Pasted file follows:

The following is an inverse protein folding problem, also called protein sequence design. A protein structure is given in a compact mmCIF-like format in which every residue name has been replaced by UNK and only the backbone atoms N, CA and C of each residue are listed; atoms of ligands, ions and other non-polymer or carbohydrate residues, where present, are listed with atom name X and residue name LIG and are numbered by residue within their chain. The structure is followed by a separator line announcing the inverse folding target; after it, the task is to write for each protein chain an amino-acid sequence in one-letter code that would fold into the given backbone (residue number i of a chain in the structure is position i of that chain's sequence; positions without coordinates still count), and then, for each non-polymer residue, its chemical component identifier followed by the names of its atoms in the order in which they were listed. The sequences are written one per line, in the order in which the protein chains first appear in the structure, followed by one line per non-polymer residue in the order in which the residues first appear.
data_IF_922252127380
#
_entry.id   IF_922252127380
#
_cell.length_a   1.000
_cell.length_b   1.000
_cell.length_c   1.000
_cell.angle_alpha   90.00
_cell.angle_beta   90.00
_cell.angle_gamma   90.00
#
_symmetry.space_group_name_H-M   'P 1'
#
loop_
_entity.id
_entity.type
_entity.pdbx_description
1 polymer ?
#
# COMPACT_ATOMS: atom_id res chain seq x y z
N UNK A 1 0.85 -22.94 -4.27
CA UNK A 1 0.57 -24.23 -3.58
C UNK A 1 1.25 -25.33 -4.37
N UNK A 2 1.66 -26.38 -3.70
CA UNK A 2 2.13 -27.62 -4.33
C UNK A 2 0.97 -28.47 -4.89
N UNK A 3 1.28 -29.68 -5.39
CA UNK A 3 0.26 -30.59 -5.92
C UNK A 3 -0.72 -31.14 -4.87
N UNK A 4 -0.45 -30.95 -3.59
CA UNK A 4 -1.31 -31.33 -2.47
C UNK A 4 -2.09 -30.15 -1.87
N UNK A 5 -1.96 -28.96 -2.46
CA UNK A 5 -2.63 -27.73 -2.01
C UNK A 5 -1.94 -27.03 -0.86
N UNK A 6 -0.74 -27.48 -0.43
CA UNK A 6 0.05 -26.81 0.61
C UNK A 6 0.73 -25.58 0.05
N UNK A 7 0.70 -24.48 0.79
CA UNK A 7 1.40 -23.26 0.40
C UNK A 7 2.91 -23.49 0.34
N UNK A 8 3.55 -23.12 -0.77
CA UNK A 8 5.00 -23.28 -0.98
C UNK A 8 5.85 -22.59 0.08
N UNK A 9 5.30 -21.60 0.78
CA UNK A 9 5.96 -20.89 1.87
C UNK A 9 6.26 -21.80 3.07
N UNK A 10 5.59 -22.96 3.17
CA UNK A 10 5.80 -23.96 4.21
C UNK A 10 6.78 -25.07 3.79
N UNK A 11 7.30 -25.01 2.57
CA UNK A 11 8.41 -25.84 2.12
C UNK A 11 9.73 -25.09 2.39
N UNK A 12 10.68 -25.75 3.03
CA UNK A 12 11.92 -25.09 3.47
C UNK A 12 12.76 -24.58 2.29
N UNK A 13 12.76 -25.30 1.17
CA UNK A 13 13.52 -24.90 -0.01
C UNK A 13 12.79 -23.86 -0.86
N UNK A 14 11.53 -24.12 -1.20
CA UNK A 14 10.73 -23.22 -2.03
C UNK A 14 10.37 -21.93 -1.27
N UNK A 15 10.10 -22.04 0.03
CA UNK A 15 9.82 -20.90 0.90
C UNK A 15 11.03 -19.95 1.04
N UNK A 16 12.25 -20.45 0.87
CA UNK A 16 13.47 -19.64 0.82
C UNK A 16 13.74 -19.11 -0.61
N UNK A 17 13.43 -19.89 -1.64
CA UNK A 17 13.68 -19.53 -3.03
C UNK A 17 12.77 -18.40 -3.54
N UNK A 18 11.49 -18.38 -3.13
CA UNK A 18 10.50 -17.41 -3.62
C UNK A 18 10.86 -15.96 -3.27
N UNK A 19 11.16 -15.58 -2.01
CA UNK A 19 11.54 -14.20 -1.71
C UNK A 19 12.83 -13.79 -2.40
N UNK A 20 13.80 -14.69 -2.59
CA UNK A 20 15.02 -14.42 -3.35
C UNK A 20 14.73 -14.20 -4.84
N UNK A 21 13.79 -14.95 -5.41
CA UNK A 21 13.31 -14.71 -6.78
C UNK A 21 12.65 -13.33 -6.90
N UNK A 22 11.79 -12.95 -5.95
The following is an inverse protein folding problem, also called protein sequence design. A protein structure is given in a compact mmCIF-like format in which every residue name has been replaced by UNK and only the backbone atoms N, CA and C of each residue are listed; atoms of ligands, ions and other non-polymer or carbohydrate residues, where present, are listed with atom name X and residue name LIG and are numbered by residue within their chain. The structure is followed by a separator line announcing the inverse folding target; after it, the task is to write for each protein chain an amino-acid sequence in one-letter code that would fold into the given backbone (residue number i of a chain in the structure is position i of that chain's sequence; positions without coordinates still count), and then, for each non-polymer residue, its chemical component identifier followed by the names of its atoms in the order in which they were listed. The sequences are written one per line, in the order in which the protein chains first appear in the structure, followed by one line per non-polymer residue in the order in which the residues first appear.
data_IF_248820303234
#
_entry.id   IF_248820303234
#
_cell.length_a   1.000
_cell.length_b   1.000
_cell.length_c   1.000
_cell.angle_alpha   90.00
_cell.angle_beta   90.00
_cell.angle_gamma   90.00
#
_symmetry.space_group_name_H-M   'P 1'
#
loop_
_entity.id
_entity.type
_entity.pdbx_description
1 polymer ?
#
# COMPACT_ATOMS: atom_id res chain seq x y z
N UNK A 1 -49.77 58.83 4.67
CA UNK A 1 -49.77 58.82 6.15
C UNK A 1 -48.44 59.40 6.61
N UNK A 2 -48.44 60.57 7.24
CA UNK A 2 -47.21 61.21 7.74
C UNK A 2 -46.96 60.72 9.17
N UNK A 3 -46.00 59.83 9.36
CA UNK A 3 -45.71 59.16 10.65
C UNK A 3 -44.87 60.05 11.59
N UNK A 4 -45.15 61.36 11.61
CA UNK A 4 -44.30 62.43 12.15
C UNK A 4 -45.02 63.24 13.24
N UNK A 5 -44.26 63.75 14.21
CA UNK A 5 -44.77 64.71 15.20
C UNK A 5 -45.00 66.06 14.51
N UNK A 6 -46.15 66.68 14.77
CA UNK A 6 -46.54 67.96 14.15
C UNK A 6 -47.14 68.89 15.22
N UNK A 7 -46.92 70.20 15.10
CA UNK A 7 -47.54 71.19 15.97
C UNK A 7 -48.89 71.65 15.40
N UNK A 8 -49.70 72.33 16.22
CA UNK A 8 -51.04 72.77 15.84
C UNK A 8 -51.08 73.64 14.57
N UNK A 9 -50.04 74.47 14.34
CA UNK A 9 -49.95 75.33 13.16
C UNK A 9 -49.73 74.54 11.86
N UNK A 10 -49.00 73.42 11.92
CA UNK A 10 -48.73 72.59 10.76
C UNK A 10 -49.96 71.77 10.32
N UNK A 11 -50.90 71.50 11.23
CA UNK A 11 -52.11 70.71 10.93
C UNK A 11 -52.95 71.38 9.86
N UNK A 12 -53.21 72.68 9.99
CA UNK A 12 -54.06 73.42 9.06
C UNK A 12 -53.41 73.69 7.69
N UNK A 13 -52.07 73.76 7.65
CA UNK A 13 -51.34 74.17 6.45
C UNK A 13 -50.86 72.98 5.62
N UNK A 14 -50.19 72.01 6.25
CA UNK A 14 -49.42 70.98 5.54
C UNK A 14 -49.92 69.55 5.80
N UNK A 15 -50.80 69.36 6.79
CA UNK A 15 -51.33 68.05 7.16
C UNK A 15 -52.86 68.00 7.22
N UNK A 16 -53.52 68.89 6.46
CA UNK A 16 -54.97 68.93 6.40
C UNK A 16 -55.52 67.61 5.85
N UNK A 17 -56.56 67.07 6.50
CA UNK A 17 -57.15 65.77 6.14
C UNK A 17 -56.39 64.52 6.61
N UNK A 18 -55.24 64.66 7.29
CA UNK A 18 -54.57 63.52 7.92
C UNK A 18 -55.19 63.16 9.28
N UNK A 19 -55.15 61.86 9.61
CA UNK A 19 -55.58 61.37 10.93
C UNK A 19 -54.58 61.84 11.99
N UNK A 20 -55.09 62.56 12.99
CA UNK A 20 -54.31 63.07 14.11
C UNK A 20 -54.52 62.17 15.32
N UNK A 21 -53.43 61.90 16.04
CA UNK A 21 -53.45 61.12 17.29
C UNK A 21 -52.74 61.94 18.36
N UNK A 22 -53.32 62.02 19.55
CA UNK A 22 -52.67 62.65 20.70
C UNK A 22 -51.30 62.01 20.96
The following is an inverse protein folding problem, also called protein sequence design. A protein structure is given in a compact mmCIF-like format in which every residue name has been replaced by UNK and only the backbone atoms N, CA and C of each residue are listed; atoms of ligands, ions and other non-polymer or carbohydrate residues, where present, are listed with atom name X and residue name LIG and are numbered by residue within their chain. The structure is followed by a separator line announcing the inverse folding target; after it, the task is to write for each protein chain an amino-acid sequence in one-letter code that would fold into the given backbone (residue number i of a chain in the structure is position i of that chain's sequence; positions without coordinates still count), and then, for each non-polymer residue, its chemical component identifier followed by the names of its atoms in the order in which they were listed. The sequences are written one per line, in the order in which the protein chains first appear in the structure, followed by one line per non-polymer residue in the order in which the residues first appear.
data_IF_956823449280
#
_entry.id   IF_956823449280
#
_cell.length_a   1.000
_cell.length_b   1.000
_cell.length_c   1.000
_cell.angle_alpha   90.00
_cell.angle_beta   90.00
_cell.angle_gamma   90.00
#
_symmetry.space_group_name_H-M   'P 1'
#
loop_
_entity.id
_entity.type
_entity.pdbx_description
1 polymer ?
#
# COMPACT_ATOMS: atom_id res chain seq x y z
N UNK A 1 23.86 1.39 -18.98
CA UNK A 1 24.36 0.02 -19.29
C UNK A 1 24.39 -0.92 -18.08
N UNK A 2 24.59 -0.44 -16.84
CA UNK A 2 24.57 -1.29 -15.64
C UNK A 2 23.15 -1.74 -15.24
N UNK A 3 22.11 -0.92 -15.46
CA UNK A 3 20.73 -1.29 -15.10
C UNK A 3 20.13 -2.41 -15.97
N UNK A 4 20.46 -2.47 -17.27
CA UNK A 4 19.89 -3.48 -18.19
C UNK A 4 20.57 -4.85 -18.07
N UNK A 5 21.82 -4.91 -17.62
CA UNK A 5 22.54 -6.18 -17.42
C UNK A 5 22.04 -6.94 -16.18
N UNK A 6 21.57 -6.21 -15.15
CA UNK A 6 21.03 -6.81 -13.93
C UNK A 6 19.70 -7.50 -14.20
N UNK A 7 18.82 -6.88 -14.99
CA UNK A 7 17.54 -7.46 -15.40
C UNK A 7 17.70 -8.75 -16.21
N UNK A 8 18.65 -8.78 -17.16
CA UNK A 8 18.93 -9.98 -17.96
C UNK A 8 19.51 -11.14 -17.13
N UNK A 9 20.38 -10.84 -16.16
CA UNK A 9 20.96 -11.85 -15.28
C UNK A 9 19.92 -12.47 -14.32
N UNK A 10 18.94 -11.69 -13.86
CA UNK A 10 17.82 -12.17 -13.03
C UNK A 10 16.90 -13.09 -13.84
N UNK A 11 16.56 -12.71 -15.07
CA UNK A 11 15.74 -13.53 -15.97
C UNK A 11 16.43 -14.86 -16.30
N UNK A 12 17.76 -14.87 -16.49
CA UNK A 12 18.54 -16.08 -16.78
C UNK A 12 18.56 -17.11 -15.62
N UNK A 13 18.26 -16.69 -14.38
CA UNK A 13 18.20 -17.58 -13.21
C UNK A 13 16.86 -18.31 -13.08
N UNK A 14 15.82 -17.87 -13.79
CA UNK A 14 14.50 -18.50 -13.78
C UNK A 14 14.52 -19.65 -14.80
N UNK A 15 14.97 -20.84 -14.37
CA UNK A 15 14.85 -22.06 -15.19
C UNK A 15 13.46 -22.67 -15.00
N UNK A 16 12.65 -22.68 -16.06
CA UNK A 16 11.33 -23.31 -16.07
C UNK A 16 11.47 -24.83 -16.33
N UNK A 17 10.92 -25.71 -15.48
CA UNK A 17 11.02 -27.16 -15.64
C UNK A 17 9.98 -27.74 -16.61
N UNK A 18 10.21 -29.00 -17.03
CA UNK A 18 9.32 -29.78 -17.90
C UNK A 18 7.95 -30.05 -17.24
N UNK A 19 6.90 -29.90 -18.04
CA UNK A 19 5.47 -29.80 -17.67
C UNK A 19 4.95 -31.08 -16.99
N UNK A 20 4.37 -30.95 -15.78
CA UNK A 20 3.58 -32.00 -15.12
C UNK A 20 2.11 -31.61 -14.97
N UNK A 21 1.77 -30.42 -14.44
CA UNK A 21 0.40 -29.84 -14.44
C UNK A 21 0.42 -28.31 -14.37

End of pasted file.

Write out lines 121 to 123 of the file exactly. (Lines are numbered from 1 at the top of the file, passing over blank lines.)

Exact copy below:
C UNK A 5 -45.00 66.06 14.51
N UNK A 6 -46.15 66.68 14.77
CA UNK A 6 -46.54 67.96 14.15